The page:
Catalyzing Indigenous Innovation

To understand what it means to be an active and energizing catalyst of Indigenous Innovation, we invite you to follow the journey of water, our greatest teacher of reciprocity.

Water is sacred. What we do to the water, we do to ourselves. Water is not only a carrier of our innovations to travel to each other, it is also a point of connection that brings us together.

Water provides us with a model that demonstrates the possibility of what conscious investing can be. 


“Investing in people at the innovation stage means that you recognize an opportunity to support them and their ingenuity through a whole journey.”

- Sara Wolfe, Indigenous Innovation Initiative

In 2015, First Nation, Inuit and Metis leaders with community members set out a plan to support Indigenous Peoples to spark a new generation of Indigenous innovation in Canada. Supported by these Indigenous leaders, the McConnell Foundation and Grand Challenges Canada, the Indigenous Innovation Initiative was born.

The Indigenous Innovation Initiative  hosted by Grand Challenges Canada aims to

  • remedy resource gaps

  • assist in building capacity for Indigenous Innovators

  • launch Indigenous innovations 

  • and scale Indigenous innovations for the benefit of everyone.


“Innovation isn’t always about creating new things. Innovation sometimes involves looking back to our old ways and bringing them forward to this new situation.” 

-  Senator Murray Sinclair, 2015 Indigenous Innovation Summit

The Indigenous Innovation Initiative follows the path of reciprocity to return to innovation. Like the sacred journey of water, Indigenous nations were carried across ancestral waterways for thousands of years by their ingenuity and partnership with the land known as the snexwilh (Squamish Nation), kwitn (Mi’kmaq), cîmân (Cree), and jiimaan (Metis), or ‘canoe’.  Their canoes were carved from trees that were up to 1,000 years old. 

The Haida tluu reached 55 feet, weighed tonnes, and was believed to have travelled as far as Hawaii. Where trees were smaller and portages longer, lightweight boats were often fashioned from durable birch bark, while others were crafted from moose hides stretched over wooden frames. The yaqsuʔmiǂ  by the Ktunaxa, had a reversed prow with the bow and stern pointing downwards to make for easier paddling through bulrush-filled wetlands. Indigenous peoples have always been innovative, and when they journeyed to gather, trade, and participate in ceremonies, it was their innovation that allowed for cultural transmission of knowledge from one generation to the next.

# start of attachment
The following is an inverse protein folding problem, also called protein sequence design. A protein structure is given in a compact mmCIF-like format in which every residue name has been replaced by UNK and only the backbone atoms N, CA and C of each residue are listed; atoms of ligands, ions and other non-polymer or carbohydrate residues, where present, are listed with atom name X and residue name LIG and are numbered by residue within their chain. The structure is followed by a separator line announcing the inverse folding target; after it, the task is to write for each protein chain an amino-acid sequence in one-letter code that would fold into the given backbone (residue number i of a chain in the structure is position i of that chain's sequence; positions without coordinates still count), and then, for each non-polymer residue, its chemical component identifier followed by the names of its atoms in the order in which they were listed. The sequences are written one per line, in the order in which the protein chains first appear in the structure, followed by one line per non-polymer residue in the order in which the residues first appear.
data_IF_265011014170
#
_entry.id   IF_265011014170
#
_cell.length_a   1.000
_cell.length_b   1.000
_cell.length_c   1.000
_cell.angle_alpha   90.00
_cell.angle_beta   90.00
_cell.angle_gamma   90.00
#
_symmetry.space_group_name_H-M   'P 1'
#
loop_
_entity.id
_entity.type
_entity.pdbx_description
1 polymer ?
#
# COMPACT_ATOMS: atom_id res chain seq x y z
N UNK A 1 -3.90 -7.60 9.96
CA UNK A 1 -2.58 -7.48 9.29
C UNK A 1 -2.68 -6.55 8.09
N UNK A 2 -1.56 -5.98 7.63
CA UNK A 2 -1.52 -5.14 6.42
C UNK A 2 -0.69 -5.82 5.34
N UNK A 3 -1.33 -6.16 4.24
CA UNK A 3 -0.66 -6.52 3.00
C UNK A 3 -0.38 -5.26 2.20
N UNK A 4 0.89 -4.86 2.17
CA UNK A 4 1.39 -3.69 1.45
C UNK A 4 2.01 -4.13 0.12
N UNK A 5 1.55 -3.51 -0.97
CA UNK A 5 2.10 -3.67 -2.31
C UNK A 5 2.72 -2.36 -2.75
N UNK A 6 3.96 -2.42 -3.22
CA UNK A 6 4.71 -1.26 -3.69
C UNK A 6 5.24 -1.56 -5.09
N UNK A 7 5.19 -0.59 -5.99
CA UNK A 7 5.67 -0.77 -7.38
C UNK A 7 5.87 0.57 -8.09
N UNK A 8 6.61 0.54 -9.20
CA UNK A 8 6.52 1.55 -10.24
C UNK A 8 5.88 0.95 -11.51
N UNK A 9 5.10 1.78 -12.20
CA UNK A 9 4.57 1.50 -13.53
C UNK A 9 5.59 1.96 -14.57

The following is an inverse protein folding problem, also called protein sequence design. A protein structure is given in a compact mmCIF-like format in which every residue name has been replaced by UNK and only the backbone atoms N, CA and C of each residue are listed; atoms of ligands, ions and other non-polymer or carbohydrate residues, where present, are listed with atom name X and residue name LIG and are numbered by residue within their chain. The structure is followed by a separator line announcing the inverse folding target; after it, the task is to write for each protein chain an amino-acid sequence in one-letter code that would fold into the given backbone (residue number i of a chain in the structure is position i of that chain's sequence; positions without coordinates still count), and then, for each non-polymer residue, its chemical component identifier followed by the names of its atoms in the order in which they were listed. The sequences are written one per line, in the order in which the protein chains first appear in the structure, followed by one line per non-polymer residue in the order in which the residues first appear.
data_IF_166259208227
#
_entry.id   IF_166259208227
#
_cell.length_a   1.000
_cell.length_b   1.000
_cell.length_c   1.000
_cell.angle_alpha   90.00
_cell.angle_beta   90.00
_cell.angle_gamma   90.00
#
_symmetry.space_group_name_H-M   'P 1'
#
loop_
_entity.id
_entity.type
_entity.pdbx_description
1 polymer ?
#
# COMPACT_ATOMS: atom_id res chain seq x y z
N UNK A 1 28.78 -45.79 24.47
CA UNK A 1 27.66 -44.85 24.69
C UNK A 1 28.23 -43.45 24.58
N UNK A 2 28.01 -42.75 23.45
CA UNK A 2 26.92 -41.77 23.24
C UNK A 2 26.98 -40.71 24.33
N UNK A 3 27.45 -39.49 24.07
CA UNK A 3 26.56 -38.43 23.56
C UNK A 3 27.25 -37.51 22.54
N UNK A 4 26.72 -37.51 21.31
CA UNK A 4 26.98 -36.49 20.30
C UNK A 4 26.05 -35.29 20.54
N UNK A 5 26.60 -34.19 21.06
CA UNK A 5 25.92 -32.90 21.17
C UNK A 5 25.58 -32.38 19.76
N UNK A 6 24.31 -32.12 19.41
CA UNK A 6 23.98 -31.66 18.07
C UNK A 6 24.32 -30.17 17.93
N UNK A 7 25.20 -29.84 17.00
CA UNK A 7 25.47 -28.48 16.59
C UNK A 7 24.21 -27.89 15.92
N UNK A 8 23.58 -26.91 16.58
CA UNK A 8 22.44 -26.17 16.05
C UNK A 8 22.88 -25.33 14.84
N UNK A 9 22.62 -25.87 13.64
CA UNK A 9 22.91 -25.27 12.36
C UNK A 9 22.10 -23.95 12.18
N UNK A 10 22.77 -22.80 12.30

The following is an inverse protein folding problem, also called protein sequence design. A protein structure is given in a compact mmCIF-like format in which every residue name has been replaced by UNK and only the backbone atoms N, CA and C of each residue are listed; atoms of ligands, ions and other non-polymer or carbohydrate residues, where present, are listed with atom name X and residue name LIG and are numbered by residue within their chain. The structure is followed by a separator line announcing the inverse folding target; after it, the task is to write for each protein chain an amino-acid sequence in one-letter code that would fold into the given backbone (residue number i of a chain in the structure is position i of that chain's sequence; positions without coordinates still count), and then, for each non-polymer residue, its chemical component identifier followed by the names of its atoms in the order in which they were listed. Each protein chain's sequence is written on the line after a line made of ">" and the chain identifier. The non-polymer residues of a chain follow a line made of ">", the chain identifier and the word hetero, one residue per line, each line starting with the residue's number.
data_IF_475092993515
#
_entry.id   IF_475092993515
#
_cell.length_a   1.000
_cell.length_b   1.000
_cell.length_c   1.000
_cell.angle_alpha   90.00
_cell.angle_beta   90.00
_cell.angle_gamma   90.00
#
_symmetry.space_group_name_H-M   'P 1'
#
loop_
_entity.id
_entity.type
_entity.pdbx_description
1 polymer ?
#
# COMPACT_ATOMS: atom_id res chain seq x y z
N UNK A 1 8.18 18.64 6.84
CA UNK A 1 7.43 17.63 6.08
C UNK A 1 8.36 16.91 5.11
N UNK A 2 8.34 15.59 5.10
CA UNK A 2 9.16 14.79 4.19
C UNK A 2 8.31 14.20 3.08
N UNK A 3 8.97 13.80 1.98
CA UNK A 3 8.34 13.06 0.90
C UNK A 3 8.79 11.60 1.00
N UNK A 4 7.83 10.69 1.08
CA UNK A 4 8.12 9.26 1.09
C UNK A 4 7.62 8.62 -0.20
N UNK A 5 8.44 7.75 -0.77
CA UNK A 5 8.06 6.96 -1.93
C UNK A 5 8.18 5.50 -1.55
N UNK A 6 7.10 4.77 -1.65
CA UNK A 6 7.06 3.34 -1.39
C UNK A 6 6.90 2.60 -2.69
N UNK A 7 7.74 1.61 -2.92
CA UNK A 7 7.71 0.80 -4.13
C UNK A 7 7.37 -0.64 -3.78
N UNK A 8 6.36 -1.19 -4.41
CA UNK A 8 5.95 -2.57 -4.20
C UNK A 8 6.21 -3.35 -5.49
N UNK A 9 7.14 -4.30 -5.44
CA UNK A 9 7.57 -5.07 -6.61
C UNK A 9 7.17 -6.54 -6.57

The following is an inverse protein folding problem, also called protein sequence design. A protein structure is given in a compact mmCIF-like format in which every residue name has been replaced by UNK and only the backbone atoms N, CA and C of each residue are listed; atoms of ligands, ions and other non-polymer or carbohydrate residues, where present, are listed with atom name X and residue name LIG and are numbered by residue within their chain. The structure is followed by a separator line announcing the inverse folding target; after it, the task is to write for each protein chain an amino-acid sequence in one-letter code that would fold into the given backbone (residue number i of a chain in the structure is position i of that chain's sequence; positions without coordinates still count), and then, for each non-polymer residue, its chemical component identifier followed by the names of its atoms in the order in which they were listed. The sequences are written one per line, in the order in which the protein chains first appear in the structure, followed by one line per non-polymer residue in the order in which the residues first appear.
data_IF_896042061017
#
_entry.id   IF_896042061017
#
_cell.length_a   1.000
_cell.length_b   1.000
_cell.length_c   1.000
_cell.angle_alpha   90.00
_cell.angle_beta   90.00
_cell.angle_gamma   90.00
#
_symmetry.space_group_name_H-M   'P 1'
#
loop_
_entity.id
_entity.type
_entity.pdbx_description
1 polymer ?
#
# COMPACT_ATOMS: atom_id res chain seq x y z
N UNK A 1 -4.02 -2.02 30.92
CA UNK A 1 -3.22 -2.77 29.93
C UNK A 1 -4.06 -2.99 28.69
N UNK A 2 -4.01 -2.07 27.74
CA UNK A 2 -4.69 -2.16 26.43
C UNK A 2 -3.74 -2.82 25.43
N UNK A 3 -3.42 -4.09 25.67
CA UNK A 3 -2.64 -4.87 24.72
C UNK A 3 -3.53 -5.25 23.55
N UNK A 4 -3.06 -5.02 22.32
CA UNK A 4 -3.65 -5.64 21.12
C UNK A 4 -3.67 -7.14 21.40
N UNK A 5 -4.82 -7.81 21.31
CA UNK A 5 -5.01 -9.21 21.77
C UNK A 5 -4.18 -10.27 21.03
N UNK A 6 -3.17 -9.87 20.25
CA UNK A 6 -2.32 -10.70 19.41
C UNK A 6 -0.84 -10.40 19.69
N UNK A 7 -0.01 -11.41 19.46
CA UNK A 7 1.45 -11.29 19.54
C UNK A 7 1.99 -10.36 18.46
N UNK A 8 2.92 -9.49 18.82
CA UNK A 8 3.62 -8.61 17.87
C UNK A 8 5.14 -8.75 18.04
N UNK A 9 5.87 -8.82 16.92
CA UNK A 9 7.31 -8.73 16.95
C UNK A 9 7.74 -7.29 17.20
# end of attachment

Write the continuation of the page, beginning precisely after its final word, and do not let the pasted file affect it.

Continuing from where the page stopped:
“Without cultural remembering, there is no cultural knowledge, nothing to pass on to next generations, nothing to teach young people and nothing to use as social resources in times of crisis. Without shared cultural knowledge, there are no societies, just groups of culturally orphaned individuals unable to create their shared future.”

(Wesley-Esquimaux & Smolewski, 2004, p. 41, para. 2)*

Indigenous Innovation Team Members answering the question "What does Indigenous Innovation mean to me?

Innovation is an Indigenous value

Indigenous innovation is a cultural remembering based on traditional knowledge and practices applied to a new situation or context.

At the request of Indigenous leaders, the Indigenous Innovation Initiative is hosted at Grand Challenges Canada ('GCC'), in order to ensure GCC can meet the needs of Indigenous peoples. GCC is a Canadian non-profit organization, primarily funded by the Government of Canada, which invests in novel, local innovations that address critical global health, humanitarian, and Indigenous community challenges in Canada and low-resource countries. In 10 years, more than a billion dollars has been leveraged to support over 1,300 innovations in more than 100 countries, resulting in 38,000 lives saved and 7.54 million lives improved to date, with the potential to save 1.78 million lives and improve 64 million lives by 2030 through the use of innovative products and services. Each bold idea integrates science and technology with social and business innovation, and is led by an innovator or change-maker who has been personally impacted by the challenges they are working to solve. 

 The Indigenous Innovation Initiative received $10 million in matching seed funding from the Government of Canada’s Department of Women and Gender Equality. As we activate an innovative giving-as-investing campaign, our actions and intentions model the Indigenous teaching of reciprocity. The Indigenous Innovation Initiative, with the support of Grand Challenges Canada and in collaboration with PowHERhouse Media Group, we are activating an innovative amplification and fundraising campaign to fully leverage these two-to-one matching funds and change people's lives.